The driver's license requirement is a policy that the DMV has imposed, and is not yet backed by a law from the legislature, though they are reviewing it in Dover, also.

Should people who are in the country illegally be allowed to marry here? Should they be allowed to get driver's licenses? That's questionable. But what they shouldn't be allowed to do is to show a driver's license or a wedding license to someone from another state, and use those documents as proof that they are in the country legally when they are not.


Thursday, March 14, 2002

 
Al's shallow expressions
Several times in the past, I have bitten my lip when reading columnist Al Mascitti's witty rhetoric in the Wilmington News Journal. Those are the times when he deviates from reason and insight to bash lawyers. Today is both different and the same.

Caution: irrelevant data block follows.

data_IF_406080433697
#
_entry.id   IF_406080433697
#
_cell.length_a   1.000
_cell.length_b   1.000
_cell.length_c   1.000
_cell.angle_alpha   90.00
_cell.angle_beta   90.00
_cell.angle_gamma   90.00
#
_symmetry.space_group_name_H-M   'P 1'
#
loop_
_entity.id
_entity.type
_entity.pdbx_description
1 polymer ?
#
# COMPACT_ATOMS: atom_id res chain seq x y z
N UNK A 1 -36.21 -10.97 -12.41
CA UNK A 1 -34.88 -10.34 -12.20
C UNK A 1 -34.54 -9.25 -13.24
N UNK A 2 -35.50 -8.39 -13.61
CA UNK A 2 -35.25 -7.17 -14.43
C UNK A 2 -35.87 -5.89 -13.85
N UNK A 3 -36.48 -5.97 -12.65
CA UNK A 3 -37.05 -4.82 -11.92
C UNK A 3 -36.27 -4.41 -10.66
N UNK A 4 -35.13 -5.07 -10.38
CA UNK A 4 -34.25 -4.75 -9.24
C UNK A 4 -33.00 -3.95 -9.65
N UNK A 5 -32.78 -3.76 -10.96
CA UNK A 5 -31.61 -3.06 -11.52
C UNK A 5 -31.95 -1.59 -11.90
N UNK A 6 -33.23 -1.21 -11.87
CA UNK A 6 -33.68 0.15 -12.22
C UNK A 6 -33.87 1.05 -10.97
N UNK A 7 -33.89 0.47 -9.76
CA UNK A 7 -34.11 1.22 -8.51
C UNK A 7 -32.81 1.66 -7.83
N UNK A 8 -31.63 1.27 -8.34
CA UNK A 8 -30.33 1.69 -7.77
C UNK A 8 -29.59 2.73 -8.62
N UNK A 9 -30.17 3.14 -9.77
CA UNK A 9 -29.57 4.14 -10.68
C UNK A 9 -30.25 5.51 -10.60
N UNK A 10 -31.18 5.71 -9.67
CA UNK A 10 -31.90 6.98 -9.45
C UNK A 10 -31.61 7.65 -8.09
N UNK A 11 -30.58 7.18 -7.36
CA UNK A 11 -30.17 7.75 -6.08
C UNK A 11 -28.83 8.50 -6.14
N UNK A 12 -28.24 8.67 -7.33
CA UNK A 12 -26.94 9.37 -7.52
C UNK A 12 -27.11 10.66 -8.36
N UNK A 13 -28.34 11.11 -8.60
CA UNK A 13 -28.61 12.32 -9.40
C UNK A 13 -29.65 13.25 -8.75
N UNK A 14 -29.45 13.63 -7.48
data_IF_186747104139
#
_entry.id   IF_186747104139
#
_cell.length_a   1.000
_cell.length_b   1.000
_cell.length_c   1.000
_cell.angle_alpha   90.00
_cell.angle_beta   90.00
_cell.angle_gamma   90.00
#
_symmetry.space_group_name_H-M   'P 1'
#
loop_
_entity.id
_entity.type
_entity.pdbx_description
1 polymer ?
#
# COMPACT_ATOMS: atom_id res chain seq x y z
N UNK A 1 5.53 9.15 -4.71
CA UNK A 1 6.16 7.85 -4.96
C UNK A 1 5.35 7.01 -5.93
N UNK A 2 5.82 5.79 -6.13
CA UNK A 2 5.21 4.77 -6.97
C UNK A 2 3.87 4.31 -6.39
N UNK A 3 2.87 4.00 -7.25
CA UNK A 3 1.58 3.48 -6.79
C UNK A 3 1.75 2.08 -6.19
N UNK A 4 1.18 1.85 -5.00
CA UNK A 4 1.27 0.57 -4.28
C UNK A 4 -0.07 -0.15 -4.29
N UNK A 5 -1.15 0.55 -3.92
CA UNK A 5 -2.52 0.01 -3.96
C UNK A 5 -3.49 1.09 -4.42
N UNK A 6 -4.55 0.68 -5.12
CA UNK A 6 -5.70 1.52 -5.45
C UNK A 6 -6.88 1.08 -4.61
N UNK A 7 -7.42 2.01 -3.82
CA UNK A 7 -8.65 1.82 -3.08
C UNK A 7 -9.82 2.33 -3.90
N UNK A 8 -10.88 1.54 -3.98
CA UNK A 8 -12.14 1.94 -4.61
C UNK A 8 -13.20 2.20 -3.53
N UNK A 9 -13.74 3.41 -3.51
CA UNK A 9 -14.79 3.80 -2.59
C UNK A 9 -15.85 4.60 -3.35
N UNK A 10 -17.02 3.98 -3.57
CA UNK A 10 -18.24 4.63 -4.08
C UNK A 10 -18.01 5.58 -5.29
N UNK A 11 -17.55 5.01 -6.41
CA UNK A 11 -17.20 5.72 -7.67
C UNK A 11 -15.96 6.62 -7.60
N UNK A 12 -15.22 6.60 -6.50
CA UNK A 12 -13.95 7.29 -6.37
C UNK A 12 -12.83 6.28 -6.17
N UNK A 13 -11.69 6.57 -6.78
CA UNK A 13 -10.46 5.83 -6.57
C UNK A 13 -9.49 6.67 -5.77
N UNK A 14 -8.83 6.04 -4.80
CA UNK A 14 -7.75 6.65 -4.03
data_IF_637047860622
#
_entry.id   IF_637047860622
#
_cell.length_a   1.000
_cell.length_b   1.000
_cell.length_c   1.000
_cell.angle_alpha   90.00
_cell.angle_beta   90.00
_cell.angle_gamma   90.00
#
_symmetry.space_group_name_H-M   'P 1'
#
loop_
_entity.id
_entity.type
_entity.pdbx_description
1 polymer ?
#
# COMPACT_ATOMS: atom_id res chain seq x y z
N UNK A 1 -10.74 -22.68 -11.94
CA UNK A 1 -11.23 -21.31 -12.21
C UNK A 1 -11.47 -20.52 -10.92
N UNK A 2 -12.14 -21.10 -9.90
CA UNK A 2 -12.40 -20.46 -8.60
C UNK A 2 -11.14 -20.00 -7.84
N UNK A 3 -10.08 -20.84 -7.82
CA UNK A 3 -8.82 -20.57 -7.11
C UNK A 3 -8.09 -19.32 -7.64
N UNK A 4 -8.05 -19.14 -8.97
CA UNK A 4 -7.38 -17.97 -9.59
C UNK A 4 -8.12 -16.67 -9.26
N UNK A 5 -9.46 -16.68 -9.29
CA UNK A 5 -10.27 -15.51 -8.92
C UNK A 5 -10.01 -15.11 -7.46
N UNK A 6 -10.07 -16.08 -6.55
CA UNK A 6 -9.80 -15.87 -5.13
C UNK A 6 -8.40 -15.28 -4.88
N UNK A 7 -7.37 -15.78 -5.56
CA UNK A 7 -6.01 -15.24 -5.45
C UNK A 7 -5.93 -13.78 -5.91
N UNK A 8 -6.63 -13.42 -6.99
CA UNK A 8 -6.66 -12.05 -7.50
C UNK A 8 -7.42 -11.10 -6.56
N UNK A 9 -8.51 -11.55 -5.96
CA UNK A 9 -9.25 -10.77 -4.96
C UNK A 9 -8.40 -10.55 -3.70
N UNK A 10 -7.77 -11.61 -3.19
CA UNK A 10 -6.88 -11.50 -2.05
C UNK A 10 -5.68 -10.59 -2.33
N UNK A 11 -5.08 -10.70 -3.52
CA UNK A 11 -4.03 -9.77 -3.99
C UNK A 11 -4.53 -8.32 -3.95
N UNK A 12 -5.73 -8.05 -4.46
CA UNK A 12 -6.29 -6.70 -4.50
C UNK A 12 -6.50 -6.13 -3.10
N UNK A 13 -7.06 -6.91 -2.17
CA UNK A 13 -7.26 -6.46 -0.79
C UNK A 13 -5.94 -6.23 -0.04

Lawyer bashing for the sake of lawyer bashing does a disservice to our system of government, and to the people that we all are. Many, many attorneys work 15 hour days, year after year, in the hopes of making a difference...in the hopes of helping people. Most attorneys that I have ever met would much rather reach an agreement out of court than to proceed through the expense and time of a trial.

For the most part it is worse than a thankless job. It is normally thankless because clients frequently mentally link the attorney with the difficult situation that brought them to that attorney, thereby transferring the bad feelings of the event to the attorney.

It is Worse than thankless because despite our best efforts, we wake up to read the verbal slaughter of our reputation in the morning commentary.